Autonomy, Refusal, and The Black Bloc reinterprets the positioning of critical and radical theory by focusing squarely on the role of class analysis. It also argues that the survivance of The Frankfurt School style of critique is wholly dependent upon the traditions of radical theory that find their same departure point from out of “the great refusals” of the 1960s and 1970s. By linking together the traditions of critical and radical theory through the work of Marcuse and Negri and by demonstrating their conjunctural and historiographical connections, Carley argues that the inventive strategic and organizational contexts that give rise to the black bloc tactic constitute a new political expression of class and, more forcefully, constitute the meaning of class politics for the late 20th and 21st century.
1. Introduction: Marxism, Critical, and Radical Theory
2. Class, Organicity, and Autonomy: A Critique of Post-Autonomist Conceptions of Hegemony and Political Practice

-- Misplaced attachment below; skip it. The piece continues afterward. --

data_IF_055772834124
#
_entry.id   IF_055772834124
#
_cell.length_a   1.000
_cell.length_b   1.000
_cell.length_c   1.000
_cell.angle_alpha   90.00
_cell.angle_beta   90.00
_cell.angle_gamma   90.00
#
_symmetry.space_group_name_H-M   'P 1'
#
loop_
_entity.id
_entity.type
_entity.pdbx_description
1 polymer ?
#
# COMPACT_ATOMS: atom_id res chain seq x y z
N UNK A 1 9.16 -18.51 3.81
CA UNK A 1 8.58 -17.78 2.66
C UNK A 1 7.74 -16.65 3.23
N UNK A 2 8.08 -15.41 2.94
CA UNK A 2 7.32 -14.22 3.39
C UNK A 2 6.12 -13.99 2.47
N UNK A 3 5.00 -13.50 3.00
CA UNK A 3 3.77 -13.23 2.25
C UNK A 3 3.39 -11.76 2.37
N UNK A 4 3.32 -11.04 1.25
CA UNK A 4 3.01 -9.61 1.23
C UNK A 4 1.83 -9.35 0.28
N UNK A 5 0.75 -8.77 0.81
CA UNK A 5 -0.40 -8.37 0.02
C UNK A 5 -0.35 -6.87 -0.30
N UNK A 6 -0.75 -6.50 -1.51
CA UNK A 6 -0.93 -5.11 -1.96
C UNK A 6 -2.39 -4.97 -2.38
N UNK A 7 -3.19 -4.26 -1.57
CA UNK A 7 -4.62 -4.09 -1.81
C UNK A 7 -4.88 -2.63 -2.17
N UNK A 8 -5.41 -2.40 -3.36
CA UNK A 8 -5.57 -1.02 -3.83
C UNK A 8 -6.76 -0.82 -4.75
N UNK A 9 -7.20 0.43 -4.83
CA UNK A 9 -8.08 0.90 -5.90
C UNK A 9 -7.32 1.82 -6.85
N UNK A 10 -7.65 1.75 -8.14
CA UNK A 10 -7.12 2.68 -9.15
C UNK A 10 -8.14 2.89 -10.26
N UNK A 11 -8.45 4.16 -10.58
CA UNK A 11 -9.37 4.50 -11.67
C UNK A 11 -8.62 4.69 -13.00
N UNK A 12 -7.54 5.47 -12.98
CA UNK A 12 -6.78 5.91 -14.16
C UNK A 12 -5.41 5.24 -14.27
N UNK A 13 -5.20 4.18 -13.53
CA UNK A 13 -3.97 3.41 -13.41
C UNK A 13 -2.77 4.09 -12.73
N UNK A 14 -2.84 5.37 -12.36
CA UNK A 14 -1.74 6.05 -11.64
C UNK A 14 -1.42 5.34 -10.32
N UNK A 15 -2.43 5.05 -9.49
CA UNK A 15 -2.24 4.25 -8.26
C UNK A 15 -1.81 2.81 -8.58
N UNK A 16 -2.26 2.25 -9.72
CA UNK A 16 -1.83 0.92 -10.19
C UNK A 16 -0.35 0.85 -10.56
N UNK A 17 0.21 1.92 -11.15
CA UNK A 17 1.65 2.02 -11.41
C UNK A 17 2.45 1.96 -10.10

3. Marcuse and Social Protest: Disruption and Continuance of the Radical Tradition in Critical Theory
4. An Analysis of the Black Bloc Tactic: Tactics as a Cultural Practice
About the Author
Robert F. Carley is Assistant Professor of International Studies at Texas A&M University, College Station.
These are fighting words. Part genealogy of critical theory's strongest sinews, part corrective to the distortions of posers, Carley's mastery of the literature is bested only by his contempt for those who fake it. Every theory must find its limit situation, and Carley makes plain that, at its threshold, "autonomy" demands the repolarization of our one-dimensional world. Read at your own risk!
Contra Antonio Negri’s criticism of the black bloc movement as “solitary” and “individual,” Carley argues powerfully and lucidly that the black bloc movement involves not merely isolated incidents of revolt, but an “affirmative and active” practice of progressive and constructive reconfigurations of social relations. This is an important contribution for anyone attempting to theorize, and support, contemporary social movements, and particularly the urgent issue of their organization or lack thereof.